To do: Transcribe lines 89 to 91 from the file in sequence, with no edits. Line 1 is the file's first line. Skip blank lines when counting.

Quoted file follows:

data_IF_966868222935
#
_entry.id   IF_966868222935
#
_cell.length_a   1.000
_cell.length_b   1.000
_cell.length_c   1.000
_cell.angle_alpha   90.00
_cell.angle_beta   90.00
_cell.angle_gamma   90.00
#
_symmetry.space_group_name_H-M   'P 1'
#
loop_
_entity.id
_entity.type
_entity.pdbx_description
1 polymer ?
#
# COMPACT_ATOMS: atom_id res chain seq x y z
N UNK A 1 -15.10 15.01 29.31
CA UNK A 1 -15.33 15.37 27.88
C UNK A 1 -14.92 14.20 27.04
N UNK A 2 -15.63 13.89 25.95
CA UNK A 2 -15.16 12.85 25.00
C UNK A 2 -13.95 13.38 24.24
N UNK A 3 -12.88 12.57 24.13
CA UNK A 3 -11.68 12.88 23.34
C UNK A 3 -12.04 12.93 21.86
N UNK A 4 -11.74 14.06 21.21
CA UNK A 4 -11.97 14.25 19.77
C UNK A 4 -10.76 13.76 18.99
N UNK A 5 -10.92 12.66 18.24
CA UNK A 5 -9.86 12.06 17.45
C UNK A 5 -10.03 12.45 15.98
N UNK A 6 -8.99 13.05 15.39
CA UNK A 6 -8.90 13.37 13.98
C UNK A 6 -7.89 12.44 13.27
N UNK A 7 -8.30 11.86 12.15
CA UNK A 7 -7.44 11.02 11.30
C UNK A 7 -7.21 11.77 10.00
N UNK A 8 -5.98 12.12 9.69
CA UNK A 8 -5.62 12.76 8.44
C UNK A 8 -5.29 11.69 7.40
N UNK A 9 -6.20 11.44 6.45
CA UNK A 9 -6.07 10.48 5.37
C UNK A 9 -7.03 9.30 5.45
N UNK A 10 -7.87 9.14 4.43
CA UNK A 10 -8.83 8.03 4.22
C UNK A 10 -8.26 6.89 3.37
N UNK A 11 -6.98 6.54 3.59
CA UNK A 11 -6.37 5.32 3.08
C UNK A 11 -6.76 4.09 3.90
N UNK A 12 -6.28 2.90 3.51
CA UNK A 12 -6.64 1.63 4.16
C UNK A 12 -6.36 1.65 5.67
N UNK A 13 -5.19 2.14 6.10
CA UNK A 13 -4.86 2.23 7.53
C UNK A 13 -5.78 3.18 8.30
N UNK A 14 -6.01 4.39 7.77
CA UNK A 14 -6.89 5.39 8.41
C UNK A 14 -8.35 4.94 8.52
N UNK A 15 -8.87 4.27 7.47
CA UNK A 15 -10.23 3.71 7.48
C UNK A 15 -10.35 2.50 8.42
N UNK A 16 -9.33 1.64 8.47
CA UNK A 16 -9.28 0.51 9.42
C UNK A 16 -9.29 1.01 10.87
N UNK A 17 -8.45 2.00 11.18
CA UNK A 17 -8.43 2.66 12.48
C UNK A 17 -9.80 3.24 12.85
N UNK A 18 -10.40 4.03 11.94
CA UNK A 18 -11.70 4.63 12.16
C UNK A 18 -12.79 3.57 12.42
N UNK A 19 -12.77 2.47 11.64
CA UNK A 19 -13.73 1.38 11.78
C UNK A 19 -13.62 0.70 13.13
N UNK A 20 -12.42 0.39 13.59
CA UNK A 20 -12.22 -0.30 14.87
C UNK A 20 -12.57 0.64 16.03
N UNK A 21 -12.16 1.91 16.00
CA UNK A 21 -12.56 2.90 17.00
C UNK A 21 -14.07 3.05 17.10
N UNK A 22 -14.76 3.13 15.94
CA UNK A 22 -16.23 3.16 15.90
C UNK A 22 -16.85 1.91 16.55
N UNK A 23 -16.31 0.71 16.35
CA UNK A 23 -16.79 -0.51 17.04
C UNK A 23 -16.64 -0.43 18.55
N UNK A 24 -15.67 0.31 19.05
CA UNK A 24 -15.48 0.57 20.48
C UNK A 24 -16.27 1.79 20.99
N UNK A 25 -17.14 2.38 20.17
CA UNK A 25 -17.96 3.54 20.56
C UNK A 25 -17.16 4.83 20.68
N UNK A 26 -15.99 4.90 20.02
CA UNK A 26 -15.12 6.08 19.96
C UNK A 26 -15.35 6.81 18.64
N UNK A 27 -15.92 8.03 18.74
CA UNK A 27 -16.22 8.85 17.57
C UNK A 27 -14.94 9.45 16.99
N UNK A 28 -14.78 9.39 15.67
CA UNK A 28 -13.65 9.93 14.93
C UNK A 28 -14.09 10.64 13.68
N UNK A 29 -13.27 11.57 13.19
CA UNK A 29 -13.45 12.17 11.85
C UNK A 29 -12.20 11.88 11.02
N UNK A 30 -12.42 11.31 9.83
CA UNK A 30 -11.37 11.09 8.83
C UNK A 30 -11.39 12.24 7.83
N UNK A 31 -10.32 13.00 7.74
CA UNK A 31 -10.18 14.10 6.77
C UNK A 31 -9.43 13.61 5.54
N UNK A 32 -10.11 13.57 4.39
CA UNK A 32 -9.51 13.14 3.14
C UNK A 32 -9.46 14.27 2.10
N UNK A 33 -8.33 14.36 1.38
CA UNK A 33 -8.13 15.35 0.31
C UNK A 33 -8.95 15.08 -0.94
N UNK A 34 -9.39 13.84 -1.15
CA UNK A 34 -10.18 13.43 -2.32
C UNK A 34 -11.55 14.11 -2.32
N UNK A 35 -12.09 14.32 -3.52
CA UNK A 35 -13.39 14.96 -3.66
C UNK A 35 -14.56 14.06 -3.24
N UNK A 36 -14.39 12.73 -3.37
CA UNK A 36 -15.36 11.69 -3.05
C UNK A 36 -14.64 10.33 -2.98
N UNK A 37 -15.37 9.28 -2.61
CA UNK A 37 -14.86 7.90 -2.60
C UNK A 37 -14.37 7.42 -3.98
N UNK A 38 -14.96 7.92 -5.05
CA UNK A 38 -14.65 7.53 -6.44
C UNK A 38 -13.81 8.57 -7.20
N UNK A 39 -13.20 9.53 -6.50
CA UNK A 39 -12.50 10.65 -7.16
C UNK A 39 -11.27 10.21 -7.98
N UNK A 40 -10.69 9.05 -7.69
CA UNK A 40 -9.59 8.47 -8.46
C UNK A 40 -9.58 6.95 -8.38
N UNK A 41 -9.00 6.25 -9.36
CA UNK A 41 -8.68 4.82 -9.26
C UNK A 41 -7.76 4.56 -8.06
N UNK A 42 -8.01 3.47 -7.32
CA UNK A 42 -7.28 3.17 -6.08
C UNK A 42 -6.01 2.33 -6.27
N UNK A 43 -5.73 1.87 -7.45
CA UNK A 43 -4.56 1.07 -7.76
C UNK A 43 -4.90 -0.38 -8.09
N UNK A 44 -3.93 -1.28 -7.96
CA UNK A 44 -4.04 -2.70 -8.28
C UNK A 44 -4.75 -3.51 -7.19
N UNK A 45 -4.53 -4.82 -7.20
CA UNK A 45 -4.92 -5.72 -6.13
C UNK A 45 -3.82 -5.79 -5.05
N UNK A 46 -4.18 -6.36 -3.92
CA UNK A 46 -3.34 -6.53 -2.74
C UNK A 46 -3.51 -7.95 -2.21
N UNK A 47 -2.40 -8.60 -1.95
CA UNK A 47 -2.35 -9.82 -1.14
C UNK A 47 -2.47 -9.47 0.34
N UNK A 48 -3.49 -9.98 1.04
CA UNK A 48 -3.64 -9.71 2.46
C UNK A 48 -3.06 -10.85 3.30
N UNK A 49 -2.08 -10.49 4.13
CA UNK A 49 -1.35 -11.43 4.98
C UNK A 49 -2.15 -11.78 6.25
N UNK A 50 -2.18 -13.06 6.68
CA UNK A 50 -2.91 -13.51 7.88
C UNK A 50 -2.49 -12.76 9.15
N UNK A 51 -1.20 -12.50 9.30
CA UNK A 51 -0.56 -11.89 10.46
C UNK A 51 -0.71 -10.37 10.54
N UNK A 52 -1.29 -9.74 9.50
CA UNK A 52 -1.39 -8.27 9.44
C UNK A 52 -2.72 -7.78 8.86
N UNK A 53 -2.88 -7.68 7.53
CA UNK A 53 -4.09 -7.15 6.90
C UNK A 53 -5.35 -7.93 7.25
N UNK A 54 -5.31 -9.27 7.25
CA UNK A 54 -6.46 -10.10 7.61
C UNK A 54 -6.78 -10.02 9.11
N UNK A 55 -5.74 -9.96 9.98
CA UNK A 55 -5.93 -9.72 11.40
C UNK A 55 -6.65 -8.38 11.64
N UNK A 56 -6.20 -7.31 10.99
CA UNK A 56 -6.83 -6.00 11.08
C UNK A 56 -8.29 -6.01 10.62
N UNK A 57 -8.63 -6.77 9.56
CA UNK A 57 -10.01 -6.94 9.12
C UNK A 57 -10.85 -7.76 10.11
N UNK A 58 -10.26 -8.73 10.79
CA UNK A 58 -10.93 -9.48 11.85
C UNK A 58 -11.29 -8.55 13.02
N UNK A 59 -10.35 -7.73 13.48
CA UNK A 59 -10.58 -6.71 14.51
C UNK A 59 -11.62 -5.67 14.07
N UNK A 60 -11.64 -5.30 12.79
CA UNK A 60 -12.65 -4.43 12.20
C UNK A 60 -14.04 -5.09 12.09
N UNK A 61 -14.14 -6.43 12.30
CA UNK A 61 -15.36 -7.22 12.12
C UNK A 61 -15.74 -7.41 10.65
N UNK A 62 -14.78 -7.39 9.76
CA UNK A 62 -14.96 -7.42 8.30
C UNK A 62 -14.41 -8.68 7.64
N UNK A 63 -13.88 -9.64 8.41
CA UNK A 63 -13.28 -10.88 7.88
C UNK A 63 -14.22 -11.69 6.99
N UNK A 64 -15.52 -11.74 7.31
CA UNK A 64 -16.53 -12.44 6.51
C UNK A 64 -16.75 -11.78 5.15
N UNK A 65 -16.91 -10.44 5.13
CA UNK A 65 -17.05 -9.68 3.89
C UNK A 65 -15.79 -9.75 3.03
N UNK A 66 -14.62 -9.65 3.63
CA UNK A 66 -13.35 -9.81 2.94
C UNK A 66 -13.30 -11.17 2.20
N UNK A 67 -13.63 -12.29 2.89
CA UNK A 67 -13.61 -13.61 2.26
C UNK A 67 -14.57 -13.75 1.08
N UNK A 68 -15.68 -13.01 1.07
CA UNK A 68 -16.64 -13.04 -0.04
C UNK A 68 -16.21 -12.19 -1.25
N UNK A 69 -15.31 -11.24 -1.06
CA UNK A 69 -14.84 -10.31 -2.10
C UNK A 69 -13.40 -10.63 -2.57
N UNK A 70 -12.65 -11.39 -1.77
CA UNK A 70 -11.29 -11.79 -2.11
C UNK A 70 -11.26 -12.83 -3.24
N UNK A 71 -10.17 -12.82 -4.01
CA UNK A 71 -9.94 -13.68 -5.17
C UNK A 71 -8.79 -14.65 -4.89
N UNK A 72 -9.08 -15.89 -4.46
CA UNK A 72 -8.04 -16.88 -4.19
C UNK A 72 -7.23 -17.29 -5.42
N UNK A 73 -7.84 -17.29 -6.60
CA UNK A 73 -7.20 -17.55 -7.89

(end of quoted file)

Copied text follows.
C UNK A 23 -16.64 -0.43 18.55
N UNK A 24 -15.67 0.31 19.05
CA UNK A 24 -15.48 0.57 20.48